Besides blending art into daily life, Hapner says the cultural plan also focuses on stabilizing the financial resources and funding needed by nonprofit arts organizations. “Ten years ago, the total cumulative annual operating budgets for an arts organizations in downtown totaled $400,000. Now [it totals] $5 million.”
For Hapner, that financial growth proves the arts community downtown is growing in leaps and bounds.
“There has been exponential growth in the downtown cultural area ... The numbers really hit it home how much growth we\\'ve experienced, as a community,” she says.
In 2005, Ventura adopted the “Creating California’s New Art City” cultural plan. Since then, Hapner (and many others) have been working hard to implement the plan’s goals by developing programs, grants, classes and other arts-related activities. And behind it all, hovering like a vision of an oasis, is that glimmering vision of Ventura as a cultural mecca. But what does a New Art City actually look like? And is Hapner’s glorified vision of all things artistic in Ventura really improving the lives of artists locally?
Beyond the hype
In February 2007, the Ventura Visitors & Convention Bureau sent out a shiny press release titled “Business Week Names Ventura One of the Best Cities for Artists in the U.S.” According to the press release, Ventura was named “as one of the top ten metropolitan areas in the U.S. for artists” by Business Week Online. From the bold words being proclaimed by the Visitors Bureau, it looked like myth had become reality for Ventura. It looked like California\\'s New Art City had arrived.
However, the actual article from Business Week Online, “Bohemian Today, High-Rent Tomorrow” by Maya Roney, paints a slightly different picture. First of all, the press release fails to mention that while the article does indeed name Ventura a top 10 art city, it included Thousand Oaks, Oxnard and Ventura together as one area. Because the top cities for artists were identified by their statistics related to “a combination of artistic resources, relatively low living costs, and young, diverse populations,” Ventura by itself probably would not have qualified.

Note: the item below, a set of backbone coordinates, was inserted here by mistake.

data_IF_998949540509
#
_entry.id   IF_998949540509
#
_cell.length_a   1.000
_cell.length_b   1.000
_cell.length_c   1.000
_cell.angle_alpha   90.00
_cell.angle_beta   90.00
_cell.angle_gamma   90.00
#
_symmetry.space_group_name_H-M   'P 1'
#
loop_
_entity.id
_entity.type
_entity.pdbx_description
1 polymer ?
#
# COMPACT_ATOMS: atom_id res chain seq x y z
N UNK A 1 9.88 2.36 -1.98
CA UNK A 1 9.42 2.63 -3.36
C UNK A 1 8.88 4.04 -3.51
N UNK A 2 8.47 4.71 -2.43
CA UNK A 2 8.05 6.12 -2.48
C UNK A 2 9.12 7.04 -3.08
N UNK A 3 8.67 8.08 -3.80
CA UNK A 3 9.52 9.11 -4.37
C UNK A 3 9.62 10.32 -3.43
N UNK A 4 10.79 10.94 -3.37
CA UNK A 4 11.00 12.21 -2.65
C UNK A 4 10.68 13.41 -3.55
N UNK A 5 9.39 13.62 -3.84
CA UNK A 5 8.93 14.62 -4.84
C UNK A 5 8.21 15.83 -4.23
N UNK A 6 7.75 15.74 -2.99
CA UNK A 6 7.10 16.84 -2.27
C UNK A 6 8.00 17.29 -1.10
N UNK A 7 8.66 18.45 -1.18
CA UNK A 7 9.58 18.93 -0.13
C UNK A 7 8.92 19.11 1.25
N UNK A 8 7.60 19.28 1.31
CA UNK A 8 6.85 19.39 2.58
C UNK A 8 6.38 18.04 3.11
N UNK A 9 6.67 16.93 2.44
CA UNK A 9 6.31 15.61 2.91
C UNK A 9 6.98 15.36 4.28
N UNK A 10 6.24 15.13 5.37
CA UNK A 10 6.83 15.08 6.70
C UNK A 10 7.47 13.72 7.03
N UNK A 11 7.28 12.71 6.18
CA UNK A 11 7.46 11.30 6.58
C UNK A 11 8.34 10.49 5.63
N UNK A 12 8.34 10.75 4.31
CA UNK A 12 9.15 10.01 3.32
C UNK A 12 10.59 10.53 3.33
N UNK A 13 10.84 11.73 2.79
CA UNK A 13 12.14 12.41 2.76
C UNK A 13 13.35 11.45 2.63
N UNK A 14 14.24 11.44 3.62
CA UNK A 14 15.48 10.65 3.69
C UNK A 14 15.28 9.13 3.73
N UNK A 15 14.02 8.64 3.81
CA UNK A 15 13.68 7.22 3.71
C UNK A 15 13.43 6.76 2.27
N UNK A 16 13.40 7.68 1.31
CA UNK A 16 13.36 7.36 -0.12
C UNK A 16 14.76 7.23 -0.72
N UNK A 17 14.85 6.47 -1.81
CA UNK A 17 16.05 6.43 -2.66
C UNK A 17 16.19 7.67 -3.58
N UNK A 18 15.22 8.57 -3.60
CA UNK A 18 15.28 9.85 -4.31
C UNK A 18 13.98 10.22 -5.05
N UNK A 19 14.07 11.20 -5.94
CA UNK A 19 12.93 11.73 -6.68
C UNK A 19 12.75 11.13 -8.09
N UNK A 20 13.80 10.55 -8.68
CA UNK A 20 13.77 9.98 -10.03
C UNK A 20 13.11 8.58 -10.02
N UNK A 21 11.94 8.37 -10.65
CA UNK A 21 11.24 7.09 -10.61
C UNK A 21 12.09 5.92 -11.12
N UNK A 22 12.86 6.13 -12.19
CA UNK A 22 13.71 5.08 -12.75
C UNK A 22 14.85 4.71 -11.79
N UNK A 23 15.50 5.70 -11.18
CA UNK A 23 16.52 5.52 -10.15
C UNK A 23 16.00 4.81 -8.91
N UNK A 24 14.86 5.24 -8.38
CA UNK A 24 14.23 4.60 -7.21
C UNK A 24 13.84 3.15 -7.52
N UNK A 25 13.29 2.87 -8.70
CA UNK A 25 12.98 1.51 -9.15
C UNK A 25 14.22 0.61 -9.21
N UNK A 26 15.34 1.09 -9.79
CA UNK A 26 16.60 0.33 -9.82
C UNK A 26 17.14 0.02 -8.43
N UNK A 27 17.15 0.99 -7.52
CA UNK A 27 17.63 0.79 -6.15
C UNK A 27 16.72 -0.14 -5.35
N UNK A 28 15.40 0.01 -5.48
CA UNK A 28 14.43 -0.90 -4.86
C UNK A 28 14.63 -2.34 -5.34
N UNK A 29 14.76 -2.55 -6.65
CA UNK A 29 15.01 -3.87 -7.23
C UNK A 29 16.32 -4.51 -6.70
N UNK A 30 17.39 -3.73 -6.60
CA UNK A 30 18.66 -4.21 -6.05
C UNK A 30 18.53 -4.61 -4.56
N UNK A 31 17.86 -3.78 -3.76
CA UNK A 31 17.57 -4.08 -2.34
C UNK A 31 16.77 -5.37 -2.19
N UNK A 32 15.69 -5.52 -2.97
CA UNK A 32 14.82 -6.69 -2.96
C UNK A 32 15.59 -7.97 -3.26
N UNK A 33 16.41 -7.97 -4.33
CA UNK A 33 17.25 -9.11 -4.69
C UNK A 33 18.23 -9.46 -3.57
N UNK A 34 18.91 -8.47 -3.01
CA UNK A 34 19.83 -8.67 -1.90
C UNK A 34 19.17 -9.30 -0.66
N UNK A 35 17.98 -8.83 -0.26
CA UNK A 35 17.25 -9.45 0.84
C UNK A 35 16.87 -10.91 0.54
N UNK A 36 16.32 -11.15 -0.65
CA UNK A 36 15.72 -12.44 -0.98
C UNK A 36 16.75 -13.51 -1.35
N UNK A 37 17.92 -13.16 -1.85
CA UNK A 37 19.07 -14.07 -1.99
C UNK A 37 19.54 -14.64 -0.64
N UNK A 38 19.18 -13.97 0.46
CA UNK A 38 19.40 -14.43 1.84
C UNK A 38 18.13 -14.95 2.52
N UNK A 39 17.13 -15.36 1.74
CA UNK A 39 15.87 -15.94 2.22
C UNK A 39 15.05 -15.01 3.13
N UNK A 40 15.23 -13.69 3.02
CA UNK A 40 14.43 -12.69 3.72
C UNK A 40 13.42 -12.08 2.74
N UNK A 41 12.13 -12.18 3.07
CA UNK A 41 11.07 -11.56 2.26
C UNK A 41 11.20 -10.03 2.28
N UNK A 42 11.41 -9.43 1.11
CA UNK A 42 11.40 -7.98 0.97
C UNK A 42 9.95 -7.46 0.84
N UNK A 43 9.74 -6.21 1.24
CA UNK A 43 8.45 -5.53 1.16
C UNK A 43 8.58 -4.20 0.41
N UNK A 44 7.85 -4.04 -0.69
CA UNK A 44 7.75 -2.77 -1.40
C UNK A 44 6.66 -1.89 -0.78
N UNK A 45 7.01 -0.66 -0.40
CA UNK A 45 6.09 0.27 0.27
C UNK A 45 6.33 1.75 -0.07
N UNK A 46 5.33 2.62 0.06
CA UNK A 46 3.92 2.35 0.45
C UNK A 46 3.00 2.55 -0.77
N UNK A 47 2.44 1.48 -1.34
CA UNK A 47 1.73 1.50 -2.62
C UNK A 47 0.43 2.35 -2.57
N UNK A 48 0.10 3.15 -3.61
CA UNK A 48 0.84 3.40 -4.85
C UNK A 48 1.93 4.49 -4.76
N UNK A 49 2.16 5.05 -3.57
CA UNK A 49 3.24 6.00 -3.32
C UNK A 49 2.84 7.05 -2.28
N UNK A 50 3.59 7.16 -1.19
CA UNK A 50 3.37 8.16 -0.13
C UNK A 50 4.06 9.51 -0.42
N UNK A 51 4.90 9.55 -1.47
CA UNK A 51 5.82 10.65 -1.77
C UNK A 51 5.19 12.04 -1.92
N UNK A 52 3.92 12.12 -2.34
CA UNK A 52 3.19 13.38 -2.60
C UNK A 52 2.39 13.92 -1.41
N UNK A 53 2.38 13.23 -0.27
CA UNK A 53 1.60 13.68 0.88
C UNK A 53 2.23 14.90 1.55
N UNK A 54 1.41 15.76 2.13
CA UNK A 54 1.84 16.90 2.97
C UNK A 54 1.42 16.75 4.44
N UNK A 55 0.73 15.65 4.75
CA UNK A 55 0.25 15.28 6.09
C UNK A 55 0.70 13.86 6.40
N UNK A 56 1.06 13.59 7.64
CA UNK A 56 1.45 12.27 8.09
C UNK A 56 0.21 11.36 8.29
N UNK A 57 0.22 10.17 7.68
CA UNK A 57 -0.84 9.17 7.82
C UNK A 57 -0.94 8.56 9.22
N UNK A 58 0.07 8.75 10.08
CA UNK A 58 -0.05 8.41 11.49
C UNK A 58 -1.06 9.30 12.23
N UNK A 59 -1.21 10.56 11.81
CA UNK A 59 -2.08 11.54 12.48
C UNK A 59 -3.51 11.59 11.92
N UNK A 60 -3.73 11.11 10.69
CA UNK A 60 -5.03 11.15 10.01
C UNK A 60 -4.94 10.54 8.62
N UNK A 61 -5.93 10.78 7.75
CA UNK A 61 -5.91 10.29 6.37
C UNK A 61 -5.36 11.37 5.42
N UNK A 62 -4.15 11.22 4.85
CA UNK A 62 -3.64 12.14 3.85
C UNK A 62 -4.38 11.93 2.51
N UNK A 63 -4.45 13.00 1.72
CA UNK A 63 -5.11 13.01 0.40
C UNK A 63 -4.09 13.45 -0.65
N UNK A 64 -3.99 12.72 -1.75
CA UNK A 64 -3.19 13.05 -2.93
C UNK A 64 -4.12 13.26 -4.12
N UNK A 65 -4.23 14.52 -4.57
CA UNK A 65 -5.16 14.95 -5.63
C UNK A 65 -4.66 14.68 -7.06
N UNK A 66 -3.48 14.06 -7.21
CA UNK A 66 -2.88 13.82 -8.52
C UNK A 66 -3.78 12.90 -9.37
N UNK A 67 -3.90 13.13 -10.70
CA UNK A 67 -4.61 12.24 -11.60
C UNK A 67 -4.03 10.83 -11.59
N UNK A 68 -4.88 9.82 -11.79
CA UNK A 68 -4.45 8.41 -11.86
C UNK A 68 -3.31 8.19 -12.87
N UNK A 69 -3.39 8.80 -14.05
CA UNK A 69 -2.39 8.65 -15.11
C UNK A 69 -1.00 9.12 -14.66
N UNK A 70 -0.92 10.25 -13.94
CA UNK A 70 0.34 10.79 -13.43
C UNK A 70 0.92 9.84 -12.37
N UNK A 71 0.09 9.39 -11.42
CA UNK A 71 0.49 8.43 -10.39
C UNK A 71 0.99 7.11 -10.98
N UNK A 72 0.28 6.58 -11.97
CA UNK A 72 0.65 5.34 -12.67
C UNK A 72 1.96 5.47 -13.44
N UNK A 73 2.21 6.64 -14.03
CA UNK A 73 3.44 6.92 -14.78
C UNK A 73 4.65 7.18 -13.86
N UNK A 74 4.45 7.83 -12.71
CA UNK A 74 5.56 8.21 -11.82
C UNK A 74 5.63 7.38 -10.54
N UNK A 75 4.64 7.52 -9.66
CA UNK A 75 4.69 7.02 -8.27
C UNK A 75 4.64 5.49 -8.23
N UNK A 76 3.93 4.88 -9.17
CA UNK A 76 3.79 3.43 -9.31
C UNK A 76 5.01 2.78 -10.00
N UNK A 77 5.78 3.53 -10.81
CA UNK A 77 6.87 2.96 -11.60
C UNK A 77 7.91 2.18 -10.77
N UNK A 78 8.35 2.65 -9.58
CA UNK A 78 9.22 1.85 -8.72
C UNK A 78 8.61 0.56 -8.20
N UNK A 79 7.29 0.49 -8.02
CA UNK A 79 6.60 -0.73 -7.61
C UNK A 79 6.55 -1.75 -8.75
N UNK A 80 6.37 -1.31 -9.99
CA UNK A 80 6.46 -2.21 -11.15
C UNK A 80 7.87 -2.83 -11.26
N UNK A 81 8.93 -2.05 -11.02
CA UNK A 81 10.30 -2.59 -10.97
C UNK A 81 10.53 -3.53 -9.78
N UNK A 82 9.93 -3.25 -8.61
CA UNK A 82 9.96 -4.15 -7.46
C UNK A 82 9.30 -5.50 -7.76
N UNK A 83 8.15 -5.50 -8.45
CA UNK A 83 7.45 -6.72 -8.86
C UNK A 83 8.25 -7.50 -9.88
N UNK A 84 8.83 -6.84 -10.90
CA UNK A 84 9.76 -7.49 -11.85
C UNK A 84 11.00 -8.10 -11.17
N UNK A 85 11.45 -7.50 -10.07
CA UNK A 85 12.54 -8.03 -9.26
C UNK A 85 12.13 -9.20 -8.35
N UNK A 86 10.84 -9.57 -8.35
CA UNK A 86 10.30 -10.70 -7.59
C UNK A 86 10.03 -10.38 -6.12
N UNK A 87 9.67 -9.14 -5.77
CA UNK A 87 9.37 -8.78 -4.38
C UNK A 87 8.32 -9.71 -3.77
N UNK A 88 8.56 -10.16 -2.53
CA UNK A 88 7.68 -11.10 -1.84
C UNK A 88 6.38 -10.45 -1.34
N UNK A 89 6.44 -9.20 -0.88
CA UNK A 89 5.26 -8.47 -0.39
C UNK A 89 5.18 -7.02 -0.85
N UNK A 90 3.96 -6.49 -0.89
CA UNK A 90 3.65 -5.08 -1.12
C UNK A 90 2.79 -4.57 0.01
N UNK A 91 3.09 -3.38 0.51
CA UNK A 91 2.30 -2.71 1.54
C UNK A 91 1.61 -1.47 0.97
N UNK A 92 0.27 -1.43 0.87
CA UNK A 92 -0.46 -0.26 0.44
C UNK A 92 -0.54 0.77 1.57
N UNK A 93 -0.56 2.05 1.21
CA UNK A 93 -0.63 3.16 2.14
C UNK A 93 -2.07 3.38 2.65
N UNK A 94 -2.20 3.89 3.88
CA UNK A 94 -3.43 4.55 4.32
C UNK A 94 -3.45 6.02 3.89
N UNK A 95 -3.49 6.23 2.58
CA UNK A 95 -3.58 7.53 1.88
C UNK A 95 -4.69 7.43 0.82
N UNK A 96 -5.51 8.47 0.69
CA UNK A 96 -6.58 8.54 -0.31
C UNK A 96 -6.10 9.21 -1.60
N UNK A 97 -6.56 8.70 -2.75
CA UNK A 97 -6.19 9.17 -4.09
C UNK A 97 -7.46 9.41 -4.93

Although Roney\\'s formula for choosing each artist-friendly area is not described exactly, she writes that she used various indices compiled by Sperling\\'s Best Places. From her article, it is possible to guess how the greater Ventura area was influenced by Thousand Oaks and Oxnard. When grouped with Oxnard, Ventura probably received a higher score in diversity and a better score for cost of living. The inclusion of Thousands Oaks, probably raised the area’s score for cultural attractions per capita.
But do these finer points really matter? Isn’t this just splitting hairs? Even if the Ventura Visitors Bureau press release had said “Ventura County is named as one of the top ten areas for artists,” what difference does it make? These details matter because the cities of Oxnard and Thousand Oaks are not trying to re-create their collective personas as aesthetic hubs. Perhaps, Thousand Oaks and Oxnard were deliberately left off the press release because they don\\'t work into Ventura\\'s neat vision of itself. By now, the city may have invested too much time and money into this New Art City myth to turn back now.
In the same way Disneyland touts itself as the “Happiest Place on Earth,” Ventura may not be able to see itself as anything other than the “New Art City.” To do so now, to question the possibility that a plan has failed or is actually impossible, may be far too depressing for the collective art community. But the truth remains that trying to fabricate an art center in Ventura may be as absurd as trying to make a theme park the world center for a particular emotion.
In the shadow
Still, the fact that Ventura is trying to create its own art-centric destiny is noble. As federal funding for artists shrinks and money for public arts education disappears in California, Ventura, at least, is one city trying to make a stand for the arts.